California's jobless rate will climb to a staggering 11.9 percent between April and June next year, and double-digit unemployment will linger in the nation's most populous state at least through 2011, according to a new economic forecast.
The somber outlook in the quarterly Anderson Forecast from the University of California at Los Angeles, to be released Wednesday, came as the state struggles with a housing meltdown, budget crisis and slack consumer demand that has hurt the retail, manufacturing and trade sectors at the heart of the state economy.
The projected jobless rate would grow to 11.9 percent between April and June 2010, and average 11.7 percent for that year. The figure stood at 10.5 percent in February. Forecasters say it will average 11 percent for 2009.
Though the California economy will be growing in 2011, it will not be generating enough jobs to drive the unemployment rate below double digits until the following year, the report projected.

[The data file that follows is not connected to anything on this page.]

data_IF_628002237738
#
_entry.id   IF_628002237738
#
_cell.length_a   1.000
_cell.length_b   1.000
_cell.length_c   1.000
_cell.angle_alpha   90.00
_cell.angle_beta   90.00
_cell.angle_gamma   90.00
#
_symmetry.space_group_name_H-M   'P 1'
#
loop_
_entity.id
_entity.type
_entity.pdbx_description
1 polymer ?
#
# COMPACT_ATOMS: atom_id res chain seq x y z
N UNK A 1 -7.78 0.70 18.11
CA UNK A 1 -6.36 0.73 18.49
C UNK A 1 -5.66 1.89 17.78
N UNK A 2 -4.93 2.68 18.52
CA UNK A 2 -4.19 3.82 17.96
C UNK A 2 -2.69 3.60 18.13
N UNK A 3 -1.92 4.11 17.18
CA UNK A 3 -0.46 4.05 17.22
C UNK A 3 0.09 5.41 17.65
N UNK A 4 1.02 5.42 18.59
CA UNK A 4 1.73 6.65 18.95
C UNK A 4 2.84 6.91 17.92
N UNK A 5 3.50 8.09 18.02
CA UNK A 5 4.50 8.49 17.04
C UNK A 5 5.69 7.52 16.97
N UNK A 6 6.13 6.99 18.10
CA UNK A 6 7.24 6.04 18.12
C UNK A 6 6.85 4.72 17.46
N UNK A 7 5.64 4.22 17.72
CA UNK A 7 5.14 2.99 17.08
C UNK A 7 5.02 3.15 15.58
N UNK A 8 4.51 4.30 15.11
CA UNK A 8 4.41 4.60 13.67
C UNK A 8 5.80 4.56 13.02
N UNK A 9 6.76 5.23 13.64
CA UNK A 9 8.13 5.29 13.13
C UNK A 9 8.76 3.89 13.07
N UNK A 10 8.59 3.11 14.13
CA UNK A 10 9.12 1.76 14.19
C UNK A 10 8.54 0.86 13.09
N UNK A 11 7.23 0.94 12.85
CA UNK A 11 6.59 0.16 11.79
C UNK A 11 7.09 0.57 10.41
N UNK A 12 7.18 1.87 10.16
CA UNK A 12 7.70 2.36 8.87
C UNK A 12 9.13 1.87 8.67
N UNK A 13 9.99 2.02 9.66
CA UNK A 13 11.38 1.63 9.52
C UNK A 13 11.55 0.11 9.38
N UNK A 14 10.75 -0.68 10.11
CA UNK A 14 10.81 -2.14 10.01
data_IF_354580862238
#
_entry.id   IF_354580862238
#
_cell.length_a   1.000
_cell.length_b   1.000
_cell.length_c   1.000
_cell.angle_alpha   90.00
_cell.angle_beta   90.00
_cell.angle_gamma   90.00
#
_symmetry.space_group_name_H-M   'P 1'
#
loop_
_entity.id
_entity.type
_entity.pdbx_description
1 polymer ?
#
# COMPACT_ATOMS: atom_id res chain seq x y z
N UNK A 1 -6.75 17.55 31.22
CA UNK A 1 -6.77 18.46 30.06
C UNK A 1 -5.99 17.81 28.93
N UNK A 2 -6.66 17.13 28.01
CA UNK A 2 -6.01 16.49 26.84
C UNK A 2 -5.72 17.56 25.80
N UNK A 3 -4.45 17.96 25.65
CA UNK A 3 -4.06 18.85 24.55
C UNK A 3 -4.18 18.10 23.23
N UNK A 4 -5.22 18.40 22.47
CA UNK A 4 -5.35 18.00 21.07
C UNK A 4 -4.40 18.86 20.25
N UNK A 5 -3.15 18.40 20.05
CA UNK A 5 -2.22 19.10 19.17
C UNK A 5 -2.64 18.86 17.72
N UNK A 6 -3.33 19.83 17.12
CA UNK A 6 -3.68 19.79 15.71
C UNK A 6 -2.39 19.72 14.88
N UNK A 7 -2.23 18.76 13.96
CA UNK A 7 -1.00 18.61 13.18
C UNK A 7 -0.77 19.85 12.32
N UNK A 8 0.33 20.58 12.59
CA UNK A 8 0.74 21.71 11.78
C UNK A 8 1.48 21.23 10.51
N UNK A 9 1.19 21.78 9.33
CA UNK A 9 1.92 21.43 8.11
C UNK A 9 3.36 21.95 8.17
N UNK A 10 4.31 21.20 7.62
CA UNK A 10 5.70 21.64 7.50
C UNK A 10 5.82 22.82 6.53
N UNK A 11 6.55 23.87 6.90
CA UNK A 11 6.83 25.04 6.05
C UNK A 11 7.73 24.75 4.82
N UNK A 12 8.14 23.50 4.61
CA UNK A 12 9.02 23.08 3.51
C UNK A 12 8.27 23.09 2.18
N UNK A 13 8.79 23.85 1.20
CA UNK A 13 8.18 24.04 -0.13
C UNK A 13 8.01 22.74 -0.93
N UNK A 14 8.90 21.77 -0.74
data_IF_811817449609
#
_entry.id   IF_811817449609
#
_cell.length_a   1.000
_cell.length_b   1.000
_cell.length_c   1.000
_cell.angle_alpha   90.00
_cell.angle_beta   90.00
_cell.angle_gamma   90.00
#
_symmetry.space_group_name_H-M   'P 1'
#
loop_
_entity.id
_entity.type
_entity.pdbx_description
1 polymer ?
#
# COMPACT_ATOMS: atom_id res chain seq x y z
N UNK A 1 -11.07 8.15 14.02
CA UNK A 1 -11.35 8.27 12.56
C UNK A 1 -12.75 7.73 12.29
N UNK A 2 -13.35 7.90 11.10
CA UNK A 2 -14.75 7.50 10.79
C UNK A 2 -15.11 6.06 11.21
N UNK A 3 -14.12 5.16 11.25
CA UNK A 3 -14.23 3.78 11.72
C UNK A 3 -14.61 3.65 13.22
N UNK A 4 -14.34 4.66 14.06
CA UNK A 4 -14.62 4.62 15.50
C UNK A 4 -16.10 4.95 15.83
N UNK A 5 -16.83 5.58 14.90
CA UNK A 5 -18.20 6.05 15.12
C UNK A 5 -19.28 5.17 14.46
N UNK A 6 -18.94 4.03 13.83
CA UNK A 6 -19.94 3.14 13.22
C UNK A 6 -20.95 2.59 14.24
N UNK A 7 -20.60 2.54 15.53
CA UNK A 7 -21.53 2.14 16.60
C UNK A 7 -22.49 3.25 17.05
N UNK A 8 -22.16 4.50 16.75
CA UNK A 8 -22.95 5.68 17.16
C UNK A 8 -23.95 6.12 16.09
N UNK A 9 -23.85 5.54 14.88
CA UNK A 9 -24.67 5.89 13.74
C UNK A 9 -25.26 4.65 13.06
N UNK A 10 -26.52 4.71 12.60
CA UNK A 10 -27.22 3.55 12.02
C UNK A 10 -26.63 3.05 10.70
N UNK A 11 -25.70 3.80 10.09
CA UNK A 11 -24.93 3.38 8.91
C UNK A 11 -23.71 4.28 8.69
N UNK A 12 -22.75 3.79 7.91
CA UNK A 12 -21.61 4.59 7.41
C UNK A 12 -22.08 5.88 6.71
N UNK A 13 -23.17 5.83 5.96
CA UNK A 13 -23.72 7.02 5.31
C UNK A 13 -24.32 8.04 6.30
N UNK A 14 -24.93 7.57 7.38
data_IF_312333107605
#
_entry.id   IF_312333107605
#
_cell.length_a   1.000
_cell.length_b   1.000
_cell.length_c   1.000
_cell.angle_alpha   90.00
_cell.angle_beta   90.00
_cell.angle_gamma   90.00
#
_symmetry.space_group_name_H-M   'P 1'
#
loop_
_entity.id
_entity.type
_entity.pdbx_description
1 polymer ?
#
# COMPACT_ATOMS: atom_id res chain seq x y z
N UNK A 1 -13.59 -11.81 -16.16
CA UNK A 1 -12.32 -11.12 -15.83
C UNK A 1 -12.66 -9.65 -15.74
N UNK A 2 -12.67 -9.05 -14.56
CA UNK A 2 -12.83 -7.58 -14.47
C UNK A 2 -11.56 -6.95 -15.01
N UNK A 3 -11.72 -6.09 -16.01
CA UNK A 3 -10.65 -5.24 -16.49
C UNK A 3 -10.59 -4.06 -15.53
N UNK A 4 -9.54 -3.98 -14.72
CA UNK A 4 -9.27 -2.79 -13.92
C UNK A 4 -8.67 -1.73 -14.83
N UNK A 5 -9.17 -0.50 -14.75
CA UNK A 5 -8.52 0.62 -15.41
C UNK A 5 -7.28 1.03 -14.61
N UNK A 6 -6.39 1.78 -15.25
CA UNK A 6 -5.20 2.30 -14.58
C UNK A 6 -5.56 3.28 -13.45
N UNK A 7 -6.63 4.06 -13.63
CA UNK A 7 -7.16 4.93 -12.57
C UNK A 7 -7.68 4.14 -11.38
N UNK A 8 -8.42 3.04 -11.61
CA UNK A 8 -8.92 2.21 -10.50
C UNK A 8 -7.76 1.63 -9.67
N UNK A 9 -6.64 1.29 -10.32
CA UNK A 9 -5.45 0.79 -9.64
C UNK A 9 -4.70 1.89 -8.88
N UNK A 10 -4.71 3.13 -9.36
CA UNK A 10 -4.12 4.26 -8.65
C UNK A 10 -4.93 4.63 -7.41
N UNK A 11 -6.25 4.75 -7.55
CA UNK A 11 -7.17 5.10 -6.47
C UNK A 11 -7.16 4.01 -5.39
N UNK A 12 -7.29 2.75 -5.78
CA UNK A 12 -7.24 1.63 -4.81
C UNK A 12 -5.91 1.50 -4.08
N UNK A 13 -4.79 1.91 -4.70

"The stalled California economy is simply not producing the jobs required for the new entrants to the labor force over the next couple of years to prevent these elevated levels of unemployment," it said.
The forecast said the impact from Washington's massive stimulus package—billions of dollars in spending for roads, health care and other programs—might not be the rescue that's envisioned as government budgets wither during the recession.
President Barack Obama's stimulus bill "means less taxes and more spending, and the solution to Sacramento's budget problems means more taxes and less spending. So at least to some extent they are canceling each other out for the coming six months," the report said.
California's problems mirror the nation at large. Nationally, the unemployment rate sits at 8.1 percent, the highest level since the bruising recession of the early 1980s.